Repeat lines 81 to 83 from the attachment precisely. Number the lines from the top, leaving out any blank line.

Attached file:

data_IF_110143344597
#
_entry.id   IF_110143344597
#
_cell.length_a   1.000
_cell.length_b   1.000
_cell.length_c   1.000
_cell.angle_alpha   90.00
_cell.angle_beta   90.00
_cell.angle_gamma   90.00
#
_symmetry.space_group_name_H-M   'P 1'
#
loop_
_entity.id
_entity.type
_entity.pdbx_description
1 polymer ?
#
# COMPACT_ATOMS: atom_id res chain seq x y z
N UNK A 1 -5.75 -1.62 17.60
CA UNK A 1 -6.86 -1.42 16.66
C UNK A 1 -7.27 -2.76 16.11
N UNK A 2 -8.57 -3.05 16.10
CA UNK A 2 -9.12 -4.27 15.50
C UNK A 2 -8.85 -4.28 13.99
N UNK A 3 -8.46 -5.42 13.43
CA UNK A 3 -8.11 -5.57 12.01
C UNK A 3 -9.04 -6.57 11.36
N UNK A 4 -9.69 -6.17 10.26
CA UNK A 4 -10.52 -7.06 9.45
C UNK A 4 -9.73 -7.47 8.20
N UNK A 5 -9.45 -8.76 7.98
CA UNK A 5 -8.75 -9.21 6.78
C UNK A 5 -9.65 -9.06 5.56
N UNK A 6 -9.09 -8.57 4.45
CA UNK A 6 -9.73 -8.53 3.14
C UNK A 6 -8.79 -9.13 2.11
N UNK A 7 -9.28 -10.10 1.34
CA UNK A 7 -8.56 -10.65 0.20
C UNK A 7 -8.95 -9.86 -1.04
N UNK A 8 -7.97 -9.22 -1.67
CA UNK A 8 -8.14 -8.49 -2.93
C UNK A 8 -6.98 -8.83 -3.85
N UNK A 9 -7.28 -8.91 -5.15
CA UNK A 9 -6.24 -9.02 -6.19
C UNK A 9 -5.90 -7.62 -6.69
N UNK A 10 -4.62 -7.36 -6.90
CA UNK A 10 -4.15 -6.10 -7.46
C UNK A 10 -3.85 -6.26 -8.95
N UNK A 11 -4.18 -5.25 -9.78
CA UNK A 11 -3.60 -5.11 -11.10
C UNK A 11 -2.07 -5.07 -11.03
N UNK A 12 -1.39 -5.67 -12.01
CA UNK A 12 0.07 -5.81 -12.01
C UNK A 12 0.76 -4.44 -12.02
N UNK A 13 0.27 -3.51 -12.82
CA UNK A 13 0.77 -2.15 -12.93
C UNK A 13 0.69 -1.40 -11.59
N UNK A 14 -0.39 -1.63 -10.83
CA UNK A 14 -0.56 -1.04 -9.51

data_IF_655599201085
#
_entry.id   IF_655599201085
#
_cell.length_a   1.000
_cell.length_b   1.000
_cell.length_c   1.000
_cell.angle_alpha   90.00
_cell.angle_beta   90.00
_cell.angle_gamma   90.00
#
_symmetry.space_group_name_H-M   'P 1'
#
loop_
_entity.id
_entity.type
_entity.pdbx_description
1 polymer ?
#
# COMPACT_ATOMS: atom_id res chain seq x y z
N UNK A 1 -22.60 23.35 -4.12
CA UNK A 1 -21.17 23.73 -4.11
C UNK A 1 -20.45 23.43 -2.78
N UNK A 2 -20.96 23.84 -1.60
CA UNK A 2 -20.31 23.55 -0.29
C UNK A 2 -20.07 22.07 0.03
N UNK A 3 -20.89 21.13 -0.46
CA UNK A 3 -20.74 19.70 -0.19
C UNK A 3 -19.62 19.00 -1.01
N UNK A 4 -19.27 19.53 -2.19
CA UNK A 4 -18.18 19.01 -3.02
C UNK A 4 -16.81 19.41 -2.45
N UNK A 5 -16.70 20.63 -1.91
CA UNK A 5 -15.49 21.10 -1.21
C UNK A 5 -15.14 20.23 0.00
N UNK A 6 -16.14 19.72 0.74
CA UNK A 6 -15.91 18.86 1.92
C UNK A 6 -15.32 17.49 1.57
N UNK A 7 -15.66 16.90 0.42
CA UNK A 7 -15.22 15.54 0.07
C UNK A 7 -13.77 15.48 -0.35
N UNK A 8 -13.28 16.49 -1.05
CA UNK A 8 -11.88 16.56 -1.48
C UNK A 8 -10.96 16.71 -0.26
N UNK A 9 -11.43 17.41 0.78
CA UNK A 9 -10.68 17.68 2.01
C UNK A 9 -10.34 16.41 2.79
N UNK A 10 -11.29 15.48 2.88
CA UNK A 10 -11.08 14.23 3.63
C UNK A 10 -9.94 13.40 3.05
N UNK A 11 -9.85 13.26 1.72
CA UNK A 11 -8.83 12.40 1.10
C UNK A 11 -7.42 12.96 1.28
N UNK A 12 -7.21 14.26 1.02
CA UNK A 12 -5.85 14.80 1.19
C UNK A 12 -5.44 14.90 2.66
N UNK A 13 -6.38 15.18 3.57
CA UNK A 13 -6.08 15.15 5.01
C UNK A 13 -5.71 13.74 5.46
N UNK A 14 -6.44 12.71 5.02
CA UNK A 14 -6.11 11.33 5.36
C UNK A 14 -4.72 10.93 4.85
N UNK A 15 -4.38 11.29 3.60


# COMPACT_ATOMS: atom_id res chain seq x y z
N UNK A 1 -22.60 23.35 -4.12
CA UNK A 1 -21.17 23.73 -4.11